Inspired by James' recent post Let Them Eat Data, which is about the many different ways organizations structure themselves poorly for data, I wanted to dig into the concept of organizational antipatterns.
I’m not a software developer, but I’ve had the good fortune of getting to spend a lot of time with smart coders over the years and I like to think a bit of their approach has rubbed off on me. While I’m not in the camp that says everyone should learn to write code, I do pretty firmly believe that there are a set of ideas in computer science and software development that would be helpful if they were more widely understood. These range from relatively simple concepts like how a database works (only simple because databases more or less work like Excel, which many people already understand), to some harder to grasp but important ideas like abstraction, which is essentially a process of generalizing something to make it easier to work with.
One helpful abstraction in the world of development is the idea of patterns. A pattern is not much more than a good approach to solving a particular type of problem. In web design, for instance, there are a whole host of design patterns that we rely on as users. These include breadcrumbing a page so you know where you came from and including a step count in a checkout process to know how much work is left. The pattern is a simple solution designers can rely on. It’s aided by a network effect: the more it’s used, the more we as users look for it, the more valuable the pattern becomes.
While most people over the age of five are familiar with patterns, there's a related concepts that is far less well known. Antipattern was first coined in 1995 by the programmer Andrew Koenig, who explained, “An antipattern is just like a pattern, except that instead of a solution it gives something that looks superficially like a solution but isn't one.” While Koenig was talking about antipatterns in the world of software development, I find myself thinking and discussing it most in the realm of organizational design. There are a set of organizational antipatterns that almost every company falls into and recognizing those ahead of time can hopefully help in avoiding them.
To give a sense of what those look like, here’s a subset of the Wikipedia list of organizational antipatterns:
- Analysis paralysis: A project that has stalled in the analysis phase of development, and is unable to achieve support for any of the potential plans of its implementation
- Bicycle shed: Giving disproportionate weight to trivial issues
- Cash cow: A profitable legacy product that often leads to complacency about new products
- Design by committee: The result of having many contributors to a design, but no unifying vision
- Peter principle: Continually promoting otherwise well-performing employees up to a position they are unsuited for, with responsibilities they are incompetent at completing, where they remain indefinitely
- Seagull management: Management in which managers only interact with employees when a problem arises, when they "fly in, make a lot of noise, dump on everyone, do not solve the problem, then fly out"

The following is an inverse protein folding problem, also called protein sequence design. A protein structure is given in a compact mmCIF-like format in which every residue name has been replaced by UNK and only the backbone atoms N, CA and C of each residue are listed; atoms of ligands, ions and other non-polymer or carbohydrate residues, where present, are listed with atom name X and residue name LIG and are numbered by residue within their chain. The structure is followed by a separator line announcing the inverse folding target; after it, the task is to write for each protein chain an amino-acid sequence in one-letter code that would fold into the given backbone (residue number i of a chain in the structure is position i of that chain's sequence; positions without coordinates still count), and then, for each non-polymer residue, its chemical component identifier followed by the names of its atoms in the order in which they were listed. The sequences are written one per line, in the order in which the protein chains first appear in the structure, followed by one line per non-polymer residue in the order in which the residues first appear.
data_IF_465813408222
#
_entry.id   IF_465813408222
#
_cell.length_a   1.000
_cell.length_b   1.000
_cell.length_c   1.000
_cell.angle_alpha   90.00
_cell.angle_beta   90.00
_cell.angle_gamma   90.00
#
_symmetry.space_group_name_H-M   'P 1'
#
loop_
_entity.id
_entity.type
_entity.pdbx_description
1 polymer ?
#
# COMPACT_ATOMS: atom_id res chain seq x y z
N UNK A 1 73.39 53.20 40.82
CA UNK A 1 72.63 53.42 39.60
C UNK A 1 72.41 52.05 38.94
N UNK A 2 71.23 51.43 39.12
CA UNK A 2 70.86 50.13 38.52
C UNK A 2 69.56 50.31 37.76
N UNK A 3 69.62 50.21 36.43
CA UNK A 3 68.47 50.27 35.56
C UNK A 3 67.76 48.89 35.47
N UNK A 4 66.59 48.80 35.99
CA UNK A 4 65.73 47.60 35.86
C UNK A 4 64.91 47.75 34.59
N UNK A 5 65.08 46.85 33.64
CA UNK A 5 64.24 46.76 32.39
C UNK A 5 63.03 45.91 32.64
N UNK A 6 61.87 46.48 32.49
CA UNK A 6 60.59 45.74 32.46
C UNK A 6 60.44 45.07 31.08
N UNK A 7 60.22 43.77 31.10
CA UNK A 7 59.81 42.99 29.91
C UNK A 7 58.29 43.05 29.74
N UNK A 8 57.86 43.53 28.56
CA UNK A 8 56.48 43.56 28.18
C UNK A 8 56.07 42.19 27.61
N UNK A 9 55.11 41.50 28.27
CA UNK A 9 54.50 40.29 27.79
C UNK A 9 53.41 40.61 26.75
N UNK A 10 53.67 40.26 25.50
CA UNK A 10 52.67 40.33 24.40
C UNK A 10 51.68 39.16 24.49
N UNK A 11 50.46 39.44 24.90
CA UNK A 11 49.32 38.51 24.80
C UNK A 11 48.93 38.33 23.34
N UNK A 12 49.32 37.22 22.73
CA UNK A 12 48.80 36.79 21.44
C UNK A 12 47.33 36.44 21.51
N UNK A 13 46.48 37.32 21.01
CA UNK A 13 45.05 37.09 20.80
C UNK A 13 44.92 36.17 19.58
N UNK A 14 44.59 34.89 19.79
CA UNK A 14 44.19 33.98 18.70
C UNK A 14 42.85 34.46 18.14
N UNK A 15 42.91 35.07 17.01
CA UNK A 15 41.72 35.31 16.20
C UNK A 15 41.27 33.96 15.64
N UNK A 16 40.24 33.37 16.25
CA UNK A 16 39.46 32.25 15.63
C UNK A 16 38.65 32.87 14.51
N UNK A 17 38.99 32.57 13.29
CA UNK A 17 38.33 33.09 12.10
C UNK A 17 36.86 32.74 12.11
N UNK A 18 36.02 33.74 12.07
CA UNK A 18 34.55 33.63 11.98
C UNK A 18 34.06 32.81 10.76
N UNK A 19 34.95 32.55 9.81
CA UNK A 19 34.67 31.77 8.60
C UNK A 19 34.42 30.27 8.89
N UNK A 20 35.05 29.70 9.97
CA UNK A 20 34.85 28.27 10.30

- Stovepipe or Silos: An organizational structure of isolated or semi-isolated teams, in which too many communications take place up and down the hierarchy, rather than directly with other teams across the organization
There are lots more good ones, but you’ll surely recognize many from that list. Bicycle shedding is a favorite of mine. It originally comes from C Northcote Parkinson’s book Parkinson’s Law, where it’s told through a fictionalized meeting of a finance committee. Item nine on the committee’s agenda is approval for a $10,000,000 nuclear reactor. While there are a few murmurs and we’re told one of the few nuclear experts on the committee distrusts the round number, the item is approved in less than three minutes. Next up is item ten: a bicycle shed.
Chairman: Item Ten. Bicycle shed for the use of the clerical staff. An estimate has been received from Messrs. Bodger and Woodworm, who undertake to complete the work for the sum of $2350. Plans and specification are before you, gentlemen.
Mr. Softleigh: Surely, Mr. Chairman, this sum is excessive. I note that the roof is to be of aluminum. Would not asbestos be cheaper?
Mr. Holdfast: I agree with Mr. Softleigh about the cost, but the roof should, in my opinion, be of galvanized iron. I incline to think that the shed could be built for $2000, or even less.
Mr. Daring: I would go further, Mr. Chairman. I question whether this shed is really necessary. We do too much for our staff as it is. They are never satisfied, that is the trouble. They will be wanting garages next.
And so the anti-pattern of bike-shedding was named (but certainly not born). “A sum of $2350 is well within everybody’s comprehension,” Parkinson writes. “Everyone can visualize a bicycle shed. Discussion goes on, therefore, for forty-five minutes, with the possible result of saving some $300. Members at length sit back with a feeling of achievement.” Putting these items before the same committee seems like a reasonable approach, but as we’ve all probably experienced, Parkinson is exactly right in where the focus and time ends up being spent. It’s an organizational anti-pattern that if known ahead of time can be avoided.
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